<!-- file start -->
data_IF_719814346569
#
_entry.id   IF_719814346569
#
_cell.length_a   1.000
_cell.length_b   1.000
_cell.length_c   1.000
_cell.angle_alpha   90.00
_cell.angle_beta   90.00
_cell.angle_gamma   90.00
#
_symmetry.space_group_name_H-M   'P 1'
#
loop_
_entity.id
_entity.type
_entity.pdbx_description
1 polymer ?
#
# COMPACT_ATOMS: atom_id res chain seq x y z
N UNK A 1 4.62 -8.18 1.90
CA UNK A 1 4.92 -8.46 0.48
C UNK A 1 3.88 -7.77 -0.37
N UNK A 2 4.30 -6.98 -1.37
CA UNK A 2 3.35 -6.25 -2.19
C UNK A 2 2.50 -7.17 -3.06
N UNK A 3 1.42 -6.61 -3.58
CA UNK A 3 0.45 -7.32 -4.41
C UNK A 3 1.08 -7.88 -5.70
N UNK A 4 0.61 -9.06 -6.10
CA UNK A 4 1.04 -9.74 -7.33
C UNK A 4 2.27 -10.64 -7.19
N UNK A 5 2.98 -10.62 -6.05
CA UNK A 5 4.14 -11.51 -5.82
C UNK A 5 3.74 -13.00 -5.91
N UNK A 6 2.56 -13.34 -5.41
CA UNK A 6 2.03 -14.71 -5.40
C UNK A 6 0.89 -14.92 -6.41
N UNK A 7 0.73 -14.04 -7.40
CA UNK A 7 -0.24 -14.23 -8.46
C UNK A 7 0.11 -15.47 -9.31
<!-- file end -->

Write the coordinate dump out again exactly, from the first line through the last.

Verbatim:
data_IF_719814346569
#
_entry.id   IF_719814346569
#
_cell.length_a   1.000
_cell.length_b   1.000
_cell.length_c   1.000
_cell.angle_alpha   90.00
_cell.angle_beta   90.00
_cell.angle_gamma   90.00
#
_symmetry.space_group_name_H-M   'P 1'
#
loop_
_entity.id
_entity.type
_entity.pdbx_description
1 polymer ?
#
# COMPACT_ATOMS: atom_id res chain seq x y z
N UNK A 1 4.62 -8.18 1.90
CA UNK A 1 4.92 -8.46 0.48
C UNK A 1 3.88 -7.77 -0.37
N UNK A 2 4.30 -6.98 -1.37
CA UNK A 2 3.35 -6.25 -2.19
C UNK A 2 2.50 -7.17 -3.06
N UNK A 3 1.42 -6.61 -3.58
CA UNK A 3 0.45 -7.32 -4.41
C UNK A 3 1.08 -7.88 -5.70
N UNK A 4 0.61 -9.06 -6.10
CA UNK A 4 1.04 -9.74 -7.33
C UNK A 4 2.27 -10.64 -7.19
N UNK A 5 2.98 -10.62 -6.05
CA UNK A 5 4.14 -11.51 -5.82
C UNK A 5 3.74 -13.00 -5.91
N UNK A 6 2.56 -13.34 -5.41
CA UNK A 6 2.03 -14.71 -5.40
C UNK A 6 0.89 -14.92 -6.41
N UNK A 7 0.73 -14.04 -7.40
CA UNK A 7 -0.24 -14.23 -8.46
C UNK A 7 0.11 -15.47 -9.31